Sunday, May 1, 2016

Big Nose Kate

Big Nose Kate approximately
40 yrs old

Mary Katherine Horony (Big Nose Kate), would not be known today if it wasn't for her "on again, off again" relationship with Doc Holliday and the Earp Brothers. 

Born in 1850 in Budapest, Hungary, was the highly educated daughter of a physician. Her family came to the US in 1860 arriving in New York where they spent the next year. In 1861 her father was appointed the personal physician to Emperor Maximillan I of Mexico. They lived there until the crumble of Maximillian's government, when they then moved to Davenport, IA. When Kate was 15 years old, both her parent died; her brothers and sister lived with her brother-in-law and Kate ran away. She stowed away on a riverboat headed to St. Louis, MO. In 1869 she entered a convent but didn't stay long. 

In 1874 she was fined for working as a 'sporting woman' in a sporting house in Dodge City, KS ran by Nellie "Bessie" Earp, wife of James Earp.  In 1875 Kate moved to Fort Griffin, TX where she met John Henry "Doc" Holliday. The two fought regularly and sometimes violently.  She helped break Doc free when arrested and wrongly charged for a robbery. They stole horses and ended up in Dodge City, KS until a visit from Wyatt Earp encouraging them and his brother James and his wife Bessie to move to Prescott, AZ in 1879. The moved to Prescott where they separated with Doc staying in Prescott with Wyatt, Virgil and Morgan Earp.  Kate heard money was to be made in Globe, AZ so she moved there. She and Doc would meet off and on in Tucson until Virgil Earp, then US Marshall in Tombstone, sent for his brothers and Doc to help him with a situation in Tombstone.  Kate went to Tombstone to be with Doc and was there during the famous shootout.  She wrote later in a letter to her niece, "Doc returned to the room after the shootout, sat on the edge of his bed and wept from the shock of what had happened during this close-range gunfight. He said, 'that was awful, just awful."

Kate was with Doc Holliday in Glenwood Springs, CO when he died. She
returned to Arizona and spent 30 years of her life in the Cochise area until she was 80 years old. Weak and frail, she contacted her longtime friend, AZ Governor George Hunt wanting assistance in getting her into the Arizona Pioneers' Retirement Home in Prescott, AZ. It took Kate six months to be admitted since the home required that you live in the state 50 years and be a US Citizen. She was the first female resident of the home and died in 1950. a week before her 90th birthday. She is buried in Prescott at the Pioneer's Cemetery.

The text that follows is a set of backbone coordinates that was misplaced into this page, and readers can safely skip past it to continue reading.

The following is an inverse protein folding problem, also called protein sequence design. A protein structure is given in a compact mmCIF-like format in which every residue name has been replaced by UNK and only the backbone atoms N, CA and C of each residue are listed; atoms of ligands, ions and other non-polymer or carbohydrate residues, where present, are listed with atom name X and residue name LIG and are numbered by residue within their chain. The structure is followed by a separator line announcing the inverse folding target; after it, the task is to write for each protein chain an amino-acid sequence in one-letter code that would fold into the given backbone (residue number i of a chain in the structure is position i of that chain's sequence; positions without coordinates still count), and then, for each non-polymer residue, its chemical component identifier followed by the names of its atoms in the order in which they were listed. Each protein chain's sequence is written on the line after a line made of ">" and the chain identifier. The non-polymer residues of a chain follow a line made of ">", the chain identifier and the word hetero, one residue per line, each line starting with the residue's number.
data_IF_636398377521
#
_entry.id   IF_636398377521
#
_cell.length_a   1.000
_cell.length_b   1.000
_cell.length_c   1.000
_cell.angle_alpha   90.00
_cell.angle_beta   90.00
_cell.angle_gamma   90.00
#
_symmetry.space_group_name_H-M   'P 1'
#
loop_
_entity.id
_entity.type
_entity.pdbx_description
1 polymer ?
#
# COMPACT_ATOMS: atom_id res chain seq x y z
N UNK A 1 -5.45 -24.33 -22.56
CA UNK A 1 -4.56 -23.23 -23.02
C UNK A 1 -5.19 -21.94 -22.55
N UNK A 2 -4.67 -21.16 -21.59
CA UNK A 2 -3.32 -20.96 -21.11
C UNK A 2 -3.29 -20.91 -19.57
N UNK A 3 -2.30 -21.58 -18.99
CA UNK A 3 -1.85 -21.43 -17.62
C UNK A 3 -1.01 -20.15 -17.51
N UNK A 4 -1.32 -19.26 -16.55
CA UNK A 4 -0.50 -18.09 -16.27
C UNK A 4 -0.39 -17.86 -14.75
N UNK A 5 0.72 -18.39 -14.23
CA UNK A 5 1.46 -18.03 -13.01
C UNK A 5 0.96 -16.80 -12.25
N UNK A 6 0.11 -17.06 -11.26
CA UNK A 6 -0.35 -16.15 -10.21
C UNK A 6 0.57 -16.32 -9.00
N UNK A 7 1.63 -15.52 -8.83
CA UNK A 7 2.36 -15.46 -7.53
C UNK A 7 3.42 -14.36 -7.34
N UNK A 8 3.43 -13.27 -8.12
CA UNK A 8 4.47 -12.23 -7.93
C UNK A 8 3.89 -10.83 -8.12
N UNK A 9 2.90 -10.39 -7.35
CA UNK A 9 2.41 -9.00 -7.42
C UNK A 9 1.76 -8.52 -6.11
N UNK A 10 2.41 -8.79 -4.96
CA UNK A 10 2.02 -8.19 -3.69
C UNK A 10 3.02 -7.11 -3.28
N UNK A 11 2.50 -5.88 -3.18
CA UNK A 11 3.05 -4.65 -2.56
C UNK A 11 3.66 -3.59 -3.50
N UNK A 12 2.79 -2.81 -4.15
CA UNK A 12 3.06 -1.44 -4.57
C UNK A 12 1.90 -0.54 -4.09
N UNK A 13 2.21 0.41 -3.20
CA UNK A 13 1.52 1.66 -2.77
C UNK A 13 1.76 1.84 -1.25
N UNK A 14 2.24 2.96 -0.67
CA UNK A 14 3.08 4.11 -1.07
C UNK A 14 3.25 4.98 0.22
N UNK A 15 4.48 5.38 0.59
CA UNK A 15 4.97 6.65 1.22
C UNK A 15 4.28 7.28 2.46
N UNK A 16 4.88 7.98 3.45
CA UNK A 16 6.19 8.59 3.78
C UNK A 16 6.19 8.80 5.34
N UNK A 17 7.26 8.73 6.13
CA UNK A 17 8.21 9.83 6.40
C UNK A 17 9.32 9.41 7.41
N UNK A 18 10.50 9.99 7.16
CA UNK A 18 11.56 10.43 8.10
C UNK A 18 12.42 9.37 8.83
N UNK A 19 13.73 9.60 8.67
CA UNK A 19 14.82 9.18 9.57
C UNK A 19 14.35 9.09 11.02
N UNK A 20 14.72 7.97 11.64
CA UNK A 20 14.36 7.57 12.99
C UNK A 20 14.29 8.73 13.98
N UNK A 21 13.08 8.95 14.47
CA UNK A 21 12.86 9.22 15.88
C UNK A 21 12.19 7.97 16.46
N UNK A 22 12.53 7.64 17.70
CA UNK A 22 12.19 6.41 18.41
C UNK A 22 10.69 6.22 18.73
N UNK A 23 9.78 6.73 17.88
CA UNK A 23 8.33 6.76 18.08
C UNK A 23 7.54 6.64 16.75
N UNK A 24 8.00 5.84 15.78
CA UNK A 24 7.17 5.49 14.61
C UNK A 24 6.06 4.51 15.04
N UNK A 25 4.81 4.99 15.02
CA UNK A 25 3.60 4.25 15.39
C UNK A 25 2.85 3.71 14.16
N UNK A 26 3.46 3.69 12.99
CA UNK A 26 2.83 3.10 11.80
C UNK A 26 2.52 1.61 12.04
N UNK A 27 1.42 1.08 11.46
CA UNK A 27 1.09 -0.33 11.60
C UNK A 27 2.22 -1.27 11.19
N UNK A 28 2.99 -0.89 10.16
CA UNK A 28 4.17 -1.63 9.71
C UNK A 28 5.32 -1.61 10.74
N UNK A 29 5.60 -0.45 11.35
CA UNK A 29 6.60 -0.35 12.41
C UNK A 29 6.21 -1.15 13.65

Kate was a larger than life character who lived to see stories of her own life and supposed death. In real life, she died in bed, having survived a world that was hard on women. Kate never denied that she was a rip-roaring, hard drinking, gun-slingin' prostitute. She was an independent woman who saw prostitution as a way to be in control of her own life, answering to no one.

Kate said of life: "Part is funny and part is sad, but such is life any way to take it."

Thursday, March 17, 2016

Prescott Center for the Arts

Sacred Heart Catholic Church and Rectory.  Built in the 1890s and in 1895 Fr. Alfred Quetu came to Prescott to minister to the local Native Americans. He set out to build a new church at a cost of approximately $6000. The first services were on February 17, 1895.

Father Quetu's assistent, Father Claessen died of typhoid fever and at that time it was custom to be buried under the church altar, which may have happened with Father Claessen.

The last religious services was in June1969 and then sold to Prescott Fine Arts Association. before taking over the facilities, one thing had to be handled and that was removing Fr. Claessen's remains and have him reburied. However, it was discovered that Fr. Claessen's remains were not under the altar...his corpse is still missing. There is an article dated June 2901 that he is buried beside the grave of Reverend Michael Murphy and later a monument was was dedicated in his memory. Where is the monument today?  No one knows.

Now known as Prescott Center for the Arts it is haunted. Many people have experienced various ghostly encounters. One is the cleaning lady who arrives early in the mornings before anyone else is there. In the main theater she has heard a voice calling her name over and over. When sweeping the dressing rooms out she has seen her name written in the dust pile by the door. 

A shadow has been seen floating effortlessly in front of a painted prop. One of the plays called for a bar scene and as the stage crew was setting it up, two glasses flew in the air and crashed to the floor. The crew left for the day.

Several people have seen shadows move across the upper part of the proscenium. Others have heard a children's choir singing. Scripts have been moved and found in different places. But the most unsettling haunts are by one female ghost who likes to play with the office copier and three male ghosts believed to be Father Alfred, Father Michael and Father Edmund. 

Prescott Center for the Arts has a yearly event called Prescott Ghost Talk where Arizona legends come alive! The enactment of historic ghostly folklore focuses on true stories and urban legends passed down through the years. 

With the sound effects and mixture of haunted house eerie surroundings, you never know who might show up at the performance. 

To hear more of the stories of the Prescott Center for the Arts and many others contact A Haunting Experience Tours and make your reservation or purchase tickets.